The reggae vibe of Suzanne Cook’s new single, “Red Wine and Red Roses,” evokes sunshine, warm weather, and falling in love on the beach. It’s a fusion of Britpop and Reggae, the London sound shaking hands with the Caribbean.
Written by the British singer’s guitarist and regular collaborator Tim Devereaux, it’s the second single from Cook’s upcoming album, Waking Dream.
Cook says “Red Wine and Red Roses” was originally written to be a heavy rock song, but inspiration struck as the crack band she and Devereaux had assembled in a London studio began talking about their mutual love of Bob Marley.
The new direction for the number took shape around a simple reggae rhythm on the guitar, and the new melody followed naturally. The rhythm is such a perfect match for the romantic lyrics that it’s nearly impossible to imagine the song done in any other style.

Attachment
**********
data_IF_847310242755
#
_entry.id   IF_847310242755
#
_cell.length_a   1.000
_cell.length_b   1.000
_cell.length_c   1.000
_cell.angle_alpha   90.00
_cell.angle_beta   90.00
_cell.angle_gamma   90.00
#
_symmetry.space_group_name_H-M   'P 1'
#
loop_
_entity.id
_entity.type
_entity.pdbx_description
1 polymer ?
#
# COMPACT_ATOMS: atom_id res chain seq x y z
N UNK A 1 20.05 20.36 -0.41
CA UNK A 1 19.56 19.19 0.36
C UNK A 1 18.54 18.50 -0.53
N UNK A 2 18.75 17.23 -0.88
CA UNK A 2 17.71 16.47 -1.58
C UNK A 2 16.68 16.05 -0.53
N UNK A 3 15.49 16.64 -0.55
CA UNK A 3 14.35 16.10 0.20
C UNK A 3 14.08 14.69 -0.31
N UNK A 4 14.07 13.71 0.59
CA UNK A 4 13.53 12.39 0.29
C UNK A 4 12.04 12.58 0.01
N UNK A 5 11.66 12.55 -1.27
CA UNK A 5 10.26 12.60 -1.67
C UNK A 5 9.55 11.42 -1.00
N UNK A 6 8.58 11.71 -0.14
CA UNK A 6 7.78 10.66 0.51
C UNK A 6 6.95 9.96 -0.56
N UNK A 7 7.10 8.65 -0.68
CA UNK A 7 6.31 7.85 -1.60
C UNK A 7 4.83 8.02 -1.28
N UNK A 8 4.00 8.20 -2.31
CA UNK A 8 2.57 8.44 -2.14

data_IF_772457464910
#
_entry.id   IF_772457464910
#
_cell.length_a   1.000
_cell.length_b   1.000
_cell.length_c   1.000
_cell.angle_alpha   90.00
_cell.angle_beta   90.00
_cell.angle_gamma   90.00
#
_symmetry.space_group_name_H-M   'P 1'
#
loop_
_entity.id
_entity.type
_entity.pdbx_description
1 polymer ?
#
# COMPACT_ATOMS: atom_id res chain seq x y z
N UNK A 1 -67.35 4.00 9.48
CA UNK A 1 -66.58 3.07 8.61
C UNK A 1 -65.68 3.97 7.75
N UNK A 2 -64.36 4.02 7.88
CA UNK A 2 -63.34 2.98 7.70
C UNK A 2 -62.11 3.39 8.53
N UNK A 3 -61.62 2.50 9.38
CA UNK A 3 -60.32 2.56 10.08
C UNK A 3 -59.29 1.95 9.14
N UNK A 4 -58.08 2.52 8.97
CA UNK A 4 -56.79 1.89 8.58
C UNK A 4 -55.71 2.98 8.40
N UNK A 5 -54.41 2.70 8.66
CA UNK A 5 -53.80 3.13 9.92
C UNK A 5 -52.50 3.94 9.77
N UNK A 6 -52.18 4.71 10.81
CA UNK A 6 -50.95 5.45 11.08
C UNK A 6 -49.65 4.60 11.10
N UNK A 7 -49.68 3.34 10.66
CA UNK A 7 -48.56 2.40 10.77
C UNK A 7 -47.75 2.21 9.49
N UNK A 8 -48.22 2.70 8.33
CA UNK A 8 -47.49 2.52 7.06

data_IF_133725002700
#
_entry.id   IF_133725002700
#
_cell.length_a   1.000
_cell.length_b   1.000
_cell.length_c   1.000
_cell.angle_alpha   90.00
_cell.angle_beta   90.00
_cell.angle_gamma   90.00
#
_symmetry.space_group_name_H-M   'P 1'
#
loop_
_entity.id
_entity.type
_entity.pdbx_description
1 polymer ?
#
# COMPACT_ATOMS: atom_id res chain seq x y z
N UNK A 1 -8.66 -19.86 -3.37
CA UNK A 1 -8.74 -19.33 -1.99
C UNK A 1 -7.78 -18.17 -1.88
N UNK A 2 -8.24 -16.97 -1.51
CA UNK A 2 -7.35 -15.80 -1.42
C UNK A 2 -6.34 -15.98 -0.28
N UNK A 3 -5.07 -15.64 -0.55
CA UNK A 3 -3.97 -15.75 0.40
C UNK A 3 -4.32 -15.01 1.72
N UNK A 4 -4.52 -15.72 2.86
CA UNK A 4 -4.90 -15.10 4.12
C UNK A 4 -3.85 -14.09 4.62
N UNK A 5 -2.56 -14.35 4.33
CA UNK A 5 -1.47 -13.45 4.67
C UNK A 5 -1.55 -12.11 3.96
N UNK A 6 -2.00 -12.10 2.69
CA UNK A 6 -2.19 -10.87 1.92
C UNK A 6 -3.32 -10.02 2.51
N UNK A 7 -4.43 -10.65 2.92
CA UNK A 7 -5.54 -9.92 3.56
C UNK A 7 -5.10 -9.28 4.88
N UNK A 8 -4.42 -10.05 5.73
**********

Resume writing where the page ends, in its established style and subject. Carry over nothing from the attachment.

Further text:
Over a masterful beat set by drummer Howard Tibble (Paul McCartney, Little Richard), percussionist Everett Bradley (Bon Jovi, Bruce Springsteen) and bassist Winston Blissett (Massive Attack, Boy George), Cook delivers a sultry performance, singing of a friendship turning into something more, something exciting, something fresh and new.
There’s a sense of anticipation, a yearning for that first kiss, that first embrace. Punctuated by a horn section, guitars from Devereaux and Pascal Glanville, and organ and keys from Charlie Giordano and producer Mark Plati, Cook paints a picture of days of easy-going frolic, turning into evenings filled with romance and, of course, red wine and red roses.
It’s a playful, joyous song, as Cook sings of the “promises when love is new”, waking up to “autumn’s sun in morning’s dew.”
You’ll want to uncork a bottle of red of your own, and enjoy the tune with someone special, perhaps in a room strewn with red rose petals.